Last night I heard a phrase that catches my ear every time I hear it used in advertising, "Log on to our..." It irks me because we don't "log-on to" anything unless it's secure and requires a user name and password. We simply "go" to your website, we don't log onto it.
Anyway, that's a minor and debatable point. This time the ad said "Log-on to our Facebook page." The ad was for a group of regional medical centers, but everything else in the ad was lost to me, as I wasn't listening until the Facebook part. I'm sure it had to do with the chain of hospitals' commitment to "quality care, innovation and helping our community," three bullets that took the internal CMO and his committees 18 months to agree on.
And now they're on Facebook, just like the big boys. They're using Social Media! Just like they've been reading about in every magazine, probably including a very interesting piece in Hospital Marketing Monthly
titled something like "Opening the Conversation: 10 Ways to Engage your Patients and Prospective Patients using Social Media." Just like a bunch of consultants told them they should. Just like their incompetent marketing agency pretended to know all about. It probably took them forever to get it all approved and there is probably a rigorous process of checks and edits before anything gets posted on their Facebook page, but they're finally there. And I'm sure someone in HR or Communications sent out a notice, or wrote a nice story in the company's employee newsletter, announcing that "We are Moving into Social Media!" and urged all hospital employees to friend, fan or follow their employer, thus instantly creating the illusion of popularity.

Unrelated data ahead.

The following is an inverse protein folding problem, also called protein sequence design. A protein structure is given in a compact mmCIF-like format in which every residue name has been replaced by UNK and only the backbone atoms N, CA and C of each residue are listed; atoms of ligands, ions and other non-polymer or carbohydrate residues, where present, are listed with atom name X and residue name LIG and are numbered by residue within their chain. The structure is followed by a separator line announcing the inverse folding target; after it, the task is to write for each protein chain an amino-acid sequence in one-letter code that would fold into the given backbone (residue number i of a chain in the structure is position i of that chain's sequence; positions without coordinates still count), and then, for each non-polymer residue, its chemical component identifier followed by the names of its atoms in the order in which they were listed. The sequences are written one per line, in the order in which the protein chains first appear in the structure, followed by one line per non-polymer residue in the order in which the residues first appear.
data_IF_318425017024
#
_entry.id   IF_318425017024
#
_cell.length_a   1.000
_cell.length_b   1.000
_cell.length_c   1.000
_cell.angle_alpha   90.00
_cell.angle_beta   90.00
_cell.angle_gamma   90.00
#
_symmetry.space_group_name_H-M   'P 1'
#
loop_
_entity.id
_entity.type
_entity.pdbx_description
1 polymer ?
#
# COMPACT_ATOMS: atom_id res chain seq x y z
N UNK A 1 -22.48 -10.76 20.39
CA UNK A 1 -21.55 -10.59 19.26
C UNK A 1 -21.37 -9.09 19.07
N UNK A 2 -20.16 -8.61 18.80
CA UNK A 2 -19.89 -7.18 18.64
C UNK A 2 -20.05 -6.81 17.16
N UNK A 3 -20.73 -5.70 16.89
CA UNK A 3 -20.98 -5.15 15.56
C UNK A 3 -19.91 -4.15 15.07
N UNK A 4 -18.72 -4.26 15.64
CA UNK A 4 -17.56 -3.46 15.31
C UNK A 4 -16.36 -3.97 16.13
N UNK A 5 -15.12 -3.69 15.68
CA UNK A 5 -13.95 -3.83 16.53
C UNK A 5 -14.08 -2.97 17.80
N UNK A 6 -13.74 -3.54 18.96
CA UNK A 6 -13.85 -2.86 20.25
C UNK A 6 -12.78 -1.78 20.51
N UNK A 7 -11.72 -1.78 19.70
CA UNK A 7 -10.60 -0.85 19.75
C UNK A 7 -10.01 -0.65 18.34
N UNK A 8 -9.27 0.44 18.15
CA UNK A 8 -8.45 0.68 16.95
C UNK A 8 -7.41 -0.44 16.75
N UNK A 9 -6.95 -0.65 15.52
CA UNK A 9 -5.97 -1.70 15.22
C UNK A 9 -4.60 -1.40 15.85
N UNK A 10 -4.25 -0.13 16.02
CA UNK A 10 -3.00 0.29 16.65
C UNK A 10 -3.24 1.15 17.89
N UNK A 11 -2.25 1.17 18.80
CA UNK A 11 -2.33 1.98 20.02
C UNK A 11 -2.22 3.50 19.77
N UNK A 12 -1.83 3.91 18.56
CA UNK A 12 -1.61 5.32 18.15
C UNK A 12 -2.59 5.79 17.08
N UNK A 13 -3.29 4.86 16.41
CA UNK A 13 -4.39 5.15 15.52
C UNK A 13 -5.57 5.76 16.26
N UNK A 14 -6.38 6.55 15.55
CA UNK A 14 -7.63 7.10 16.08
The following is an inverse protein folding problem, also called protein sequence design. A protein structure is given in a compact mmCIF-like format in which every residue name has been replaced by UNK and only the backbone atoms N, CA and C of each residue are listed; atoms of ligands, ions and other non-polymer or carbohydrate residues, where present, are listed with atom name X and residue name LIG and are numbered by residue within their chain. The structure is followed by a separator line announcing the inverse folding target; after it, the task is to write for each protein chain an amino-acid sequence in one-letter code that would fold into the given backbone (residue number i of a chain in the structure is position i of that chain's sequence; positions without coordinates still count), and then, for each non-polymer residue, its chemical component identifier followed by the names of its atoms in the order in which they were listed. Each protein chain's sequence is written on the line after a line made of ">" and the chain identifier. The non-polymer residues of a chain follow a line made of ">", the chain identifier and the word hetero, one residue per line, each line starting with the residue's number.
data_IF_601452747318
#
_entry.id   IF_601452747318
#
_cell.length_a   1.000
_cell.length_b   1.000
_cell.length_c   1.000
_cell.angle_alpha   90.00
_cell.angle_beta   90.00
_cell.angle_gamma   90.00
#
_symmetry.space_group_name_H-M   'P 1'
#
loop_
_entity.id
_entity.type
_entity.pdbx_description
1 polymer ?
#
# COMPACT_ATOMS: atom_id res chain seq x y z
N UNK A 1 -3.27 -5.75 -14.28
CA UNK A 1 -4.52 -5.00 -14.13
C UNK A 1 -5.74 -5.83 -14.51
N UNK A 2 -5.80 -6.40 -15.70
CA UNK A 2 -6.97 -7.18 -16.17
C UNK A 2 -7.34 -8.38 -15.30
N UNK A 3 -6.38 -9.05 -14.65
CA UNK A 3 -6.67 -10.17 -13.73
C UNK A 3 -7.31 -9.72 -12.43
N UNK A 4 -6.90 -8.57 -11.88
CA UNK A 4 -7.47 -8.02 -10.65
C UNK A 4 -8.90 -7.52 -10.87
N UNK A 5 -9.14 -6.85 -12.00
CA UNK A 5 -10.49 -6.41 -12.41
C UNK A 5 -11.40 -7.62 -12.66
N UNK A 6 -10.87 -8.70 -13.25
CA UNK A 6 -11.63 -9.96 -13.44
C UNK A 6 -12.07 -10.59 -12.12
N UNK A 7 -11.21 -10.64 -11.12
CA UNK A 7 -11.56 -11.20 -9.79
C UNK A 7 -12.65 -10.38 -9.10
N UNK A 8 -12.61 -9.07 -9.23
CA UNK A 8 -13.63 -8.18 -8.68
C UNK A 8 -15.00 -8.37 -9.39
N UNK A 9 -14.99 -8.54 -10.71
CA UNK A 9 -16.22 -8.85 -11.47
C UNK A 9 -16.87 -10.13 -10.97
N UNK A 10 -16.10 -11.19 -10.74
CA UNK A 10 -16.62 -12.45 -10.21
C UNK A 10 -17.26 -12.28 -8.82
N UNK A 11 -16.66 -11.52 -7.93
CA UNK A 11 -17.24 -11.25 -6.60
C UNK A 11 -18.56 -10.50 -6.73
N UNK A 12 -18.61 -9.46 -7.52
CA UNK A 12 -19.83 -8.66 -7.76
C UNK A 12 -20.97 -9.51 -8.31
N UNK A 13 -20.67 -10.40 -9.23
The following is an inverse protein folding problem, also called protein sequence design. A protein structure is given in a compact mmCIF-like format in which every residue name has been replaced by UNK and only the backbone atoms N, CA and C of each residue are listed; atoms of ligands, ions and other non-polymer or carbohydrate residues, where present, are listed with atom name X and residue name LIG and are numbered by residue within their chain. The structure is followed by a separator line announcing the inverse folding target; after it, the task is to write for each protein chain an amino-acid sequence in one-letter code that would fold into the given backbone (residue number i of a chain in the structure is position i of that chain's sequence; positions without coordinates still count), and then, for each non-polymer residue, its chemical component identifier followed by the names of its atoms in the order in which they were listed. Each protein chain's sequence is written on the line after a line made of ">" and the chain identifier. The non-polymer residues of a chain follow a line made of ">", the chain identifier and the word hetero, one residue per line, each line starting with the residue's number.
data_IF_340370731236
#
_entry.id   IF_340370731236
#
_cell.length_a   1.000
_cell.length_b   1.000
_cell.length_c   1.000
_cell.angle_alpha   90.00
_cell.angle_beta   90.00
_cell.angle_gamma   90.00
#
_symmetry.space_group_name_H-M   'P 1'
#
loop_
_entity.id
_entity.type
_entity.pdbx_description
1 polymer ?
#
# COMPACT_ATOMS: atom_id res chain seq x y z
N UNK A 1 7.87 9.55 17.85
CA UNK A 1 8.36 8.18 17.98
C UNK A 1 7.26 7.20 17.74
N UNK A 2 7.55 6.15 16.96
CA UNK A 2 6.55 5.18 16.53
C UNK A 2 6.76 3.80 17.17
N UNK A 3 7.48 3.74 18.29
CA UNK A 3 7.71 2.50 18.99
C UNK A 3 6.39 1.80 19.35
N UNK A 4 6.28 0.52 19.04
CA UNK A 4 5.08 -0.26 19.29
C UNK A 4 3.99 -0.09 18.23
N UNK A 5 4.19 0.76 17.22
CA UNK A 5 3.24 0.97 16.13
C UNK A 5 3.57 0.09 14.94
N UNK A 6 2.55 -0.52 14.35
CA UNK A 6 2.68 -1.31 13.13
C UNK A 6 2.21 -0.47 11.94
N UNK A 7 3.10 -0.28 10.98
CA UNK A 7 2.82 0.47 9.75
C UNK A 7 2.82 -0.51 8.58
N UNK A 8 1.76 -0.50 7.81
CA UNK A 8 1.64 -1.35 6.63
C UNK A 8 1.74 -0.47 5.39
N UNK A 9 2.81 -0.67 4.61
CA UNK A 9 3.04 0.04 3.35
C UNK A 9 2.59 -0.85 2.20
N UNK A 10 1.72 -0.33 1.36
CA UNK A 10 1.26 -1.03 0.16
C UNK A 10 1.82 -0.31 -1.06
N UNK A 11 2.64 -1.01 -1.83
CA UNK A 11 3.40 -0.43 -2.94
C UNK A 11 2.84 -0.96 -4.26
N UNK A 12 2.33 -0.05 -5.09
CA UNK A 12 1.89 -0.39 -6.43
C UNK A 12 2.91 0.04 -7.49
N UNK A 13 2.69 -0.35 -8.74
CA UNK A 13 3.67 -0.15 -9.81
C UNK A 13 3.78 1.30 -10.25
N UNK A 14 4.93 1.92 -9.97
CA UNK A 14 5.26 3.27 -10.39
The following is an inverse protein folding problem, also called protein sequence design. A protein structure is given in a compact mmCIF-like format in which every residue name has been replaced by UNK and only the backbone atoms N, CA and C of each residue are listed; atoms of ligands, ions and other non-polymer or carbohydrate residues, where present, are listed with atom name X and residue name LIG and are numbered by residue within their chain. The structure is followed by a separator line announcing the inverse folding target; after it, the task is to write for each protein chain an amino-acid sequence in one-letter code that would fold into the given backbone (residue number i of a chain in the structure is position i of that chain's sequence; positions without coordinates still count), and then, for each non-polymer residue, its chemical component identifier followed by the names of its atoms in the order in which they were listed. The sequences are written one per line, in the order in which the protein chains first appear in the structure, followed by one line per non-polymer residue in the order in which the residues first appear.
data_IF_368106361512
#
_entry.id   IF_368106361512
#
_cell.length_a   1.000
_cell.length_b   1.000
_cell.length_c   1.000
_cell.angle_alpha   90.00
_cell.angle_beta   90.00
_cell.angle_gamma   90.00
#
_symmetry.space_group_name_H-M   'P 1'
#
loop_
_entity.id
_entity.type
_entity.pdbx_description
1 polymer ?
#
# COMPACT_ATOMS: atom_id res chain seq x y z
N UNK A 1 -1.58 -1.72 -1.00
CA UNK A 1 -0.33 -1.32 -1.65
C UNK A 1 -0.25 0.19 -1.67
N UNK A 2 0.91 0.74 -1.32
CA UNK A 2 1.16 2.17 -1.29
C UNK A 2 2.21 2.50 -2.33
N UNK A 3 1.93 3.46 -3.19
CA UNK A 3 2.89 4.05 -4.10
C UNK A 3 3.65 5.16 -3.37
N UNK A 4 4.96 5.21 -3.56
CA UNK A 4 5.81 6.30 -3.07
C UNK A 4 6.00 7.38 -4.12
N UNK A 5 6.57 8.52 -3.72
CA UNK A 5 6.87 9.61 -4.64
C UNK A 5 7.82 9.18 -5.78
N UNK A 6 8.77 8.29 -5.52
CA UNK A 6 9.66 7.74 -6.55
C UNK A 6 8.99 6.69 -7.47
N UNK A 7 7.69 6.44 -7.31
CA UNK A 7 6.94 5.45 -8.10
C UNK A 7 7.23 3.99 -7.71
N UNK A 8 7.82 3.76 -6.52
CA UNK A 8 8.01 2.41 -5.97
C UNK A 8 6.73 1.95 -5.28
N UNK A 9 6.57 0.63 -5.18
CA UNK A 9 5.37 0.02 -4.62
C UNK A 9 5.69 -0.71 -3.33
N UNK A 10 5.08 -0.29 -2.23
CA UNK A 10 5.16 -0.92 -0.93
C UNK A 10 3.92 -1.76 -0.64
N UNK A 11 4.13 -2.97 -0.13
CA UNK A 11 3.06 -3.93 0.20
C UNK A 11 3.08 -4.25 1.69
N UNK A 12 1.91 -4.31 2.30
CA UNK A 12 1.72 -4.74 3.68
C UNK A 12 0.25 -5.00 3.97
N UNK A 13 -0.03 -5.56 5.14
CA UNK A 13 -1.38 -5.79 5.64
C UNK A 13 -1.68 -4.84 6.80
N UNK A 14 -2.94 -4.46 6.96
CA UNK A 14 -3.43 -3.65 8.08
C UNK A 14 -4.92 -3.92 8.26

I'm sure they're patting themselves on the back at this point, delighted that they finally did what they've been hearing about for so long. And now they will sit and wait. And then they will start to wonder, "Was the only reason we did this so that we can post press releases and photos of employee events?" Then the CMO will say to his team(s), "I'm hearing a lot about this Twitter thing. I think we should create a committee to study a Twitter strategy and then recommend some initiatives." And in about six months they might set up a Twitter account, and within it they will post links to their Facebook photos and generic, mundane press releases. They might even hire a consultant who is an expert in Twitter Strategies, who will show them a presentation saying as much.
Everyone's on Facebook now, gurus. And they all have a Twitter account. Are you going to now recommend they be on Google Buzz? You used to tell them they needed a blog, and so they started a blog. Then they abandoned that because it quickly proved to be a pointless exercise in self-promotion that no one ever read, much less commented on. (Hell, even the new media agencies that used to advocate blogs don't bother to update their own blogs anymore.) And the YouTube channel you insisted they create isn't getting any views. And their MySpace page is dormant. (Yeah, you recommended a MySpace "presence," remember?) In their ignorance, they accidentally but wisely declined your urging to open up a shop in Second Life.
At some point, the game is going to be up. The doors are starting to close as everyone tells you, "We already have someone working on that," or "We took that in-house last year." And even you can't fool the laundromat, the local pack-and-ship place or that quirky-cool restaurant you found downtown that they need to hire a Social Media Expert. Perhaps after the speaking gigs dry up and your vast knowledge of how to navigate this "crazy new frontier" is just plain old common knowledge, you will close up shop and start looking for a real job. Maybe the hospital chain will hire you as their New Media Strategist, and you can sit in a cubicle and update the Facebook page and monitor talk of your company on Twitter, where you will be pasting pre-approved 140-character responses to angry customers in between linking to photos of the employees at their recent 5K run.
But you and I know an intern can do that.
Labels: blogging for business, bullshit, Facebook, gurus, Ken Fox, myspace, new media, Second Life, social media, strategy, twitter